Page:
Paying rent on time is probably the most fundamental part of the landlord-tenant relationship. If a tenant pays late then it can lead to some tense moments, particularly if it’s happening regularly. Ultimately, landlords don’t have control over their tenant’s income and outgoings so there is no final solution to rent arrears. However, there are some steps you can take to avoid an arrears situation arising in the first place, and a quick and simple process to deal with it if it does.
Avoiding arrears in the first place
Choose a good tenant – carry out credit checks, screen bank statements, speak to the tenant’s former landlord and ask for a detailed application to be filled out to give you as much information as possible about who the tenant is.
Opt for rent paid in advance – ask for rent to be paid in advance, not in arrears. If there is a problem you’ll know at the start of the month that the rent is due to cover, not at the end of it.
Request a guarantor – if you’re really in two minds about a tenant’s ability to meet the rent then a guarantor provides some security. A guarantor will step in and pay the tenant’s rent arrears under certain circumstances so you are not left short.
Establish a good ‘working’ relationship – view the tenant as a paying customer and work to establish a good relationship with them. Tenants are much less likely to be careless with rent if they are living in a well-maintained property with a landlord who complies with legal obligations and treats them respectfully.
Dealing with arrears when they arise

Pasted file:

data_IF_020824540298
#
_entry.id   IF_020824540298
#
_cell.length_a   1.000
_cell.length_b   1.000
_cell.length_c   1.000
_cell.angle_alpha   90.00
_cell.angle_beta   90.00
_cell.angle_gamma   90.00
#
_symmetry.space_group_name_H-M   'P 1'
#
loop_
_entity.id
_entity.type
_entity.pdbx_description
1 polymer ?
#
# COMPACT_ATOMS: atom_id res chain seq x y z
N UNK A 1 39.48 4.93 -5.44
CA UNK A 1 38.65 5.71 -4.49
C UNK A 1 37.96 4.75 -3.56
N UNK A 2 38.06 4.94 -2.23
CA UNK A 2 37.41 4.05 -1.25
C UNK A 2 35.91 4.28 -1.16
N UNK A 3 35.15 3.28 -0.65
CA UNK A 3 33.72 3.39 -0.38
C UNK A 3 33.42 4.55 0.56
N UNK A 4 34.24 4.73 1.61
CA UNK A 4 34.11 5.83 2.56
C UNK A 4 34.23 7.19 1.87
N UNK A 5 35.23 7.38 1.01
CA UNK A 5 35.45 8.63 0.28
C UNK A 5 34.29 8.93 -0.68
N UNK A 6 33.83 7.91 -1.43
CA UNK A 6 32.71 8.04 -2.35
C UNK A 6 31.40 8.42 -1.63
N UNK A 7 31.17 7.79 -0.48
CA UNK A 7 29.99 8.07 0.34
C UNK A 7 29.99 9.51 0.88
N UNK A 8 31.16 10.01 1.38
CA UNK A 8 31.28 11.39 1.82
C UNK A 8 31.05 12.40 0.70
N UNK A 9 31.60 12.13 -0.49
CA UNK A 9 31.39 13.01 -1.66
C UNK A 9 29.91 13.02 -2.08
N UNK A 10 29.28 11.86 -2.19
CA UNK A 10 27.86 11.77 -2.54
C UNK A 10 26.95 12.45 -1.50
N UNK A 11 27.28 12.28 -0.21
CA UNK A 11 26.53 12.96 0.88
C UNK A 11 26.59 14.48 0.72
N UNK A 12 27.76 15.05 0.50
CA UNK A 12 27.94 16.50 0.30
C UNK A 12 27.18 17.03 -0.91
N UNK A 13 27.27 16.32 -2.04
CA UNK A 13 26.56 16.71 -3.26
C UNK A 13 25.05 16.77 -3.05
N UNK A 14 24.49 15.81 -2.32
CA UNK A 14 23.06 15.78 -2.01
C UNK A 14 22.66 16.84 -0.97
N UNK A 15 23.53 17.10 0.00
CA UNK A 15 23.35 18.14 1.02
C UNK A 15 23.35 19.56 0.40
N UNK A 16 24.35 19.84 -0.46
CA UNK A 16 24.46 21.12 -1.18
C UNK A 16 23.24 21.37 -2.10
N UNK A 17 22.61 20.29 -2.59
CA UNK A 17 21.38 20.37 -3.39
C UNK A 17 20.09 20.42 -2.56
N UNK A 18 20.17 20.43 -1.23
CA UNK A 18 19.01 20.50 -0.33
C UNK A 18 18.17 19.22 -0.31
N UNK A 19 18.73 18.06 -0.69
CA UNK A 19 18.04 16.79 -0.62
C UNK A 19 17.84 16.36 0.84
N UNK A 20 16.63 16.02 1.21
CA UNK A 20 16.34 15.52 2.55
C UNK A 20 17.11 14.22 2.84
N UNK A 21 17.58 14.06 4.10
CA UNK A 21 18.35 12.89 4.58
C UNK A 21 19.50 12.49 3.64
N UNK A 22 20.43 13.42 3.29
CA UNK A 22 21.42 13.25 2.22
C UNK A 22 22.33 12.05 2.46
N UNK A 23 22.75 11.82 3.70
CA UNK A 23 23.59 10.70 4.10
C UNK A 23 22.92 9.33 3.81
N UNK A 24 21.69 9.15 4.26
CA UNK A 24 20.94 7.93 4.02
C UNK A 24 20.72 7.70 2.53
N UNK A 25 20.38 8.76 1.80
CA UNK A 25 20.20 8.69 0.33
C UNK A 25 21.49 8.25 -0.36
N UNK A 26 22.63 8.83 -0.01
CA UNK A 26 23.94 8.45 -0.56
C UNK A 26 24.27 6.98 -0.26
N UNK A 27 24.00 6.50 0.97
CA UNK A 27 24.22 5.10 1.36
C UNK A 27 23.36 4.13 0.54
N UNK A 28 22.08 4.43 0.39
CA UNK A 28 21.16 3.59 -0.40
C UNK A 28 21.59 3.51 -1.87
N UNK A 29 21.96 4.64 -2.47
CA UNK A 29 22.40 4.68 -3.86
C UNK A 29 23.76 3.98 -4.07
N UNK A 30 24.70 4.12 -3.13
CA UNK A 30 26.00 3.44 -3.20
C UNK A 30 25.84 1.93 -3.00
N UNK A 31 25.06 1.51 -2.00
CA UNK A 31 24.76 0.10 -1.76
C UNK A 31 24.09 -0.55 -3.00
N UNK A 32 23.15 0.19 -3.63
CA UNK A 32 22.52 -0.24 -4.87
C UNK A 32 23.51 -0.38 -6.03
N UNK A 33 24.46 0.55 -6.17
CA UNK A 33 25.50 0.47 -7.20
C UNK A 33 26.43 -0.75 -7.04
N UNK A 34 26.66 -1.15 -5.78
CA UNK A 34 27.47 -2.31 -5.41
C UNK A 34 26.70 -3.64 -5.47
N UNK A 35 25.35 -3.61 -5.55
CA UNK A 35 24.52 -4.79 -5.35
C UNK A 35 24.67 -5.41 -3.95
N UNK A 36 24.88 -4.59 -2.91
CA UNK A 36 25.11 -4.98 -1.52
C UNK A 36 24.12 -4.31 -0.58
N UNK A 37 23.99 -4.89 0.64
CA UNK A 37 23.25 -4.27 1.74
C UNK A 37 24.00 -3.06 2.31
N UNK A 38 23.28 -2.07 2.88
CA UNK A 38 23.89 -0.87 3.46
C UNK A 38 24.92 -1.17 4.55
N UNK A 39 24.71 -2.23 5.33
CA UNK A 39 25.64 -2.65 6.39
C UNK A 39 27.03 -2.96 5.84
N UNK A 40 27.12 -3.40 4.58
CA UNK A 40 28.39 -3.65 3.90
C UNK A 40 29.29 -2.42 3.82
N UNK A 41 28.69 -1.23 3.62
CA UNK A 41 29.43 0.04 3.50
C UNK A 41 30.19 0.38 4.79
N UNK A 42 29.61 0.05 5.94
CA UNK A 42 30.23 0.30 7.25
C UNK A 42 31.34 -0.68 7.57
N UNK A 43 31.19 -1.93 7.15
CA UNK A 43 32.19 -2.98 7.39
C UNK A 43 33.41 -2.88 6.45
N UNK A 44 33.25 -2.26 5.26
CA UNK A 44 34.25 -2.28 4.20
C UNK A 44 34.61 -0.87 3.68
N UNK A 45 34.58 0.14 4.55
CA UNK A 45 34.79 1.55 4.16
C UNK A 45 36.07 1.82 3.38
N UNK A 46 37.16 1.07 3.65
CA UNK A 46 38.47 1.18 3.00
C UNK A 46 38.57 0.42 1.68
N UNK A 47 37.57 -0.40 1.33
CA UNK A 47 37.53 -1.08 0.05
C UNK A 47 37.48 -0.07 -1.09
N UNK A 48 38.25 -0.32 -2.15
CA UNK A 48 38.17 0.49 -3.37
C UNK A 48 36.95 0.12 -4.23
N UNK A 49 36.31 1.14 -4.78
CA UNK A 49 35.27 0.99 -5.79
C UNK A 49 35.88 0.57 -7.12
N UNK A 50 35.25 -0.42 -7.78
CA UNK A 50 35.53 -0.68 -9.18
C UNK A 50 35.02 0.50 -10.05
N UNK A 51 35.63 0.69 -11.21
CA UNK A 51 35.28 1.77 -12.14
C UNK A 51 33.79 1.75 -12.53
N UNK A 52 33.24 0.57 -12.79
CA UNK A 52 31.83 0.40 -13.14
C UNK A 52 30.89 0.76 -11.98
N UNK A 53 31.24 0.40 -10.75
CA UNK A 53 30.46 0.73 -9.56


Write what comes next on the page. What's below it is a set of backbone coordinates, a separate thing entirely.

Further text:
If you notice that you haven’t received the rent payment when it’s due then it’s important to act fast.
1. Check the tenancy. Does it allow the tenant any time after the rent due date in which to make the payment without this being considered arrears?
2. Contact the tenant. Start by giving them the chance to explain why they have missed the payment and assume it was an accident. Establish a date on which it will be paid.
3. Call the tenant. It’s pretty easy to delete an email but harder to ignore a ringing phone. If you have a tenant who is regularly in arrears then make direct contact as soon as possible so they know that it hasn’t gone unnoticed. The more persistent you are, the less likely they’ll want to have to deal with you again next month.
4. Don’t refuse a payment. If you end up making a claim for possession and a situation arose in which the tenant tried to give you cash or a cheque that you wouldn’t take, the tenant may be able to claim they tried to pay and you refused. So, accept payment in whatever form and create a record of the amount and the date. If the tenant part pays in cash, for example, provide a receipt that you both sign so that the tenant can’t later claim they gave you the whole amount.
5. Don’t let it rumble on. When the rent arrears reach two month’s worth, unless they give you a very good reason not to, move to evict the tenant.